Cambridgeshire and Peterborough Combined Authority aims for £5.3billion budget
PUBLISHED: 05:31 30 May 2018
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The Cambridgeshire and Peterborough Combined Authority meets today (Wednesday) to agree a budget that reaches a dizzying £5.3billion in four years’ time.
It is not confirmed where most of the money will come from, but a spokesperson for mayor James Palmer has said that “productive” meetings have been held in recent weeks.
A £4.8billion transport and infrastructure spend, before inflation of around £350m is accounted for, makes up the bulk of the budget.
Of this, £2.5billion would pay for an extension of the M11 to the A47, and £500million for phase two of the A10. An additional £1.5billion is lined up to pay for phase two of the mayor’s proposed CAM Metro, which has been the cause of tension between the authority and Greater Cambridge Partnership this week.
Mr Palmer said: “My record as a council leader was built upon the successful delivery of new infrastructure at pace.
“The Combined Authority is the strategic transport authority for the area. It has been since its creation. Any proposals the GCP develop and promote must align with Combined Authority transport plans. However, at this moment in time, the Combined Authority does not yet have its own distinctive transport plan.”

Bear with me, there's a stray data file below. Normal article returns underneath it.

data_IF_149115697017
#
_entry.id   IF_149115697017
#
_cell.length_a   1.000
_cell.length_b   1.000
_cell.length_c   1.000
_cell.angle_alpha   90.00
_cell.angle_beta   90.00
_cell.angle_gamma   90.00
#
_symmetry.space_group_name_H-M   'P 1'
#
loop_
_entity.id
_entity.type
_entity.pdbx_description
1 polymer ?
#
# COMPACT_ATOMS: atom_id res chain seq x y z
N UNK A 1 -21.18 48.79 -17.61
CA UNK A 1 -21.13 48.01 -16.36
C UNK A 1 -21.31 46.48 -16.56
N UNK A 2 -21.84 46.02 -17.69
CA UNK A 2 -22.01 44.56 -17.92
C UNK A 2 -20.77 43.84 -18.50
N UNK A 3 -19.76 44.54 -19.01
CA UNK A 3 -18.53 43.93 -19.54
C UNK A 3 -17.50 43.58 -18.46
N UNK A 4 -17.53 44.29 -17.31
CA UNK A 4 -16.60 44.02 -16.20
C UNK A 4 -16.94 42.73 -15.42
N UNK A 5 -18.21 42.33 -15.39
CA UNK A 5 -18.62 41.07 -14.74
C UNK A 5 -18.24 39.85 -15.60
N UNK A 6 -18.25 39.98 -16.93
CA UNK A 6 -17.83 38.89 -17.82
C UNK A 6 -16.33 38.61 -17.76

This will be developed in spring next year, and is the reason an interim transport statement was issued.
Mr Palmer continued: “I want to make clear that though I do have a vision for a world-class public transport solution that can deliver in both the medium to long term, that does not mean in any way that I am not acutely aware of the pressing need for solutions that work in the short term. Only last Friday I met with a number of representatives from the Biomedical Campus to discuss how we can work together to ensure delivery.”
City council leader Cllr Lewis Herbert, interim chair of the GCP and Combined Authority board member, is today (Wednesday) proposing a review of all transport corridors by July, as well as a review of CAM Metro progress and funding plans.
He said three meetings between the GCP and the mayor up to March “produced a table concluding that the percentage alignment was already high”.
He continued: “As the CAM Metro project has evolved further since then, the GCP agrees with the mayor that further discussion and a clear agreement is important.
“Where we differ is over the need for an interim transport statement before that work is concluded, when there is a joint commitment to seek agreement and report back progress publicly to meetings in July.
“We think that statement should not be decided this week when the detail is still to be agreed on matters like plans to develop Park & Rides, future high-quality public transport routes work in and out of Cambridge, and wider interventions to cut Cambridge congestion.
“The agreement needs to be rooted in a strong evidence base and needs to leave freedom for shorter term interventions before 2025 as well as bigger plans for after, when the potential for CAM Metro to make a real difference is timed for.”